These are about $1.50 each and would be good for about 1cm^2. You would require 20 of them with a total input power of around 3.2W. Because of the wide beam width, you could place them as close as 1cm from your skin. The wide beam width would also make them far more eye-safe.

    The LEDs are far more efficient than others you've found.

    Because you're running them very near their maximum power, you would want to use a constant current driver (or 2).

    Two strings of ten LEDs would require a little more than 20V at 200mA. 10 AA cells in series would be a reasonable power source. A switch mode (as opposed to linear) constant current source would probably extend your battery life by around 25%

    Looking up the Energizer E91 datasheet, you would expect a run time of about 3 hours with a linear regulator, and around 4.5 hours with a switch mode regulator. The difference is more than I estimated above because the power you can get out of the batteries increases significantly as the current you draw is lowered.
     
  7. mattfara

    mattfara

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    Mar 16, 2017
    This is great info. I really appreciate all the consideration you've given my quest here.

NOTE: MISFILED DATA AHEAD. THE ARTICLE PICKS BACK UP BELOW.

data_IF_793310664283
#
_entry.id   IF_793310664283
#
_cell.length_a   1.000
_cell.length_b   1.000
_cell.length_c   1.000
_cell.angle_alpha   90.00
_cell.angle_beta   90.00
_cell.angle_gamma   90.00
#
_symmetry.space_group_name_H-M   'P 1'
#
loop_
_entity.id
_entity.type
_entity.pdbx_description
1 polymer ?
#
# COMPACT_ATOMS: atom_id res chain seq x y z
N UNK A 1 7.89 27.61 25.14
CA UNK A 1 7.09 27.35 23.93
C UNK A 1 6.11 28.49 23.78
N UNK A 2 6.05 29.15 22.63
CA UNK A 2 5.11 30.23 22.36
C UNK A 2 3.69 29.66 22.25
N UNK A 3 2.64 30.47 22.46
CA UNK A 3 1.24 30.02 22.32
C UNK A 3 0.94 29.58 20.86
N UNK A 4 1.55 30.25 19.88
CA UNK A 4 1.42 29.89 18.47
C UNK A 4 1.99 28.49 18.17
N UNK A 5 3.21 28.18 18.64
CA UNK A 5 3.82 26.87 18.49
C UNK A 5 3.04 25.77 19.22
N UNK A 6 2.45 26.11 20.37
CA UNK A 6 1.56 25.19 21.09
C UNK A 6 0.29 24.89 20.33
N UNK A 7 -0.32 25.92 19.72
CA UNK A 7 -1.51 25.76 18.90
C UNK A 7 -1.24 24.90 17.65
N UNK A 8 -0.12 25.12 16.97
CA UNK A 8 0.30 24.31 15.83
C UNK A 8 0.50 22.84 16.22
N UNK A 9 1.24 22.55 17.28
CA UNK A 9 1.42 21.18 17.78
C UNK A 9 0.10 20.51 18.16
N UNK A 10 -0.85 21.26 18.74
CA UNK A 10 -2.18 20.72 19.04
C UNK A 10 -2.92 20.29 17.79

I'm wondering whether an AC driver might be good, considering the relatively short battery life. I would be using this device quite frequently, after all. I think audioguru mentioned that AC drivers are less consistent - is that a big concern in the setup you are suggesting here?
     
  8. (*steve*)

    (*steve*) ¡sǝpodᴉʇuɐ ǝɥʇ ɹɐǝɥd Moderator

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    Just correcting an error. With batteries, you'd probably want 15 (not 10) AA cells in series.

    If you run it from a plugpack, you could probably get away with something rated for 24V at 500mA or more (go for 1A). A simple linear current regulator (one for each string) would probably be fine because you don't have to worry so much about efficiency.
     
  9. mattfara

    mattfara

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    Mar 16, 2017
    Let me see if I understand the basics of why you are recommending this. The max Vf of one LED is 1.7V. In the ten-LED series, the Vtotal = 10*1.7=17 V. The parallel string should be roughly the same, so the total voltage required for the two would be about 17V. You suggest getting a plugpack that handles 24V, which should more than cover the dropout voltage of the two drivers, which is usually 2V each.

    Each string of 10 LEDs will need 100mA current if the max current on one LED is 100mA, and the two in parallel will need 200mA total. You recommend the plugpack handle 1000mA. I'm not sure why you suggest that the plugpack cover 5x the required current of the LED array. Does it have something to do with the drivers?

    I remember coming across something like a current mirror to account for the range of voltage readings for the the LEDs. Do you think that is called for in this case?

    Lastly, I'm not sure how to choose the two linear current regulators. Do I need to consider anything special about them, considering that they would seem to be in parallel? Would I just choose a 100mA, 17V regulator for each string?
     
  10. (*steve*)

    (*steve*) ¡sǝpodᴉʇuɐ ǝɥʇ ɹɐǝɥd Moderator

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    Sorry, I multiplied the 100mA by 2 twice. 500mA should be fine. Don't go lower than 250mA.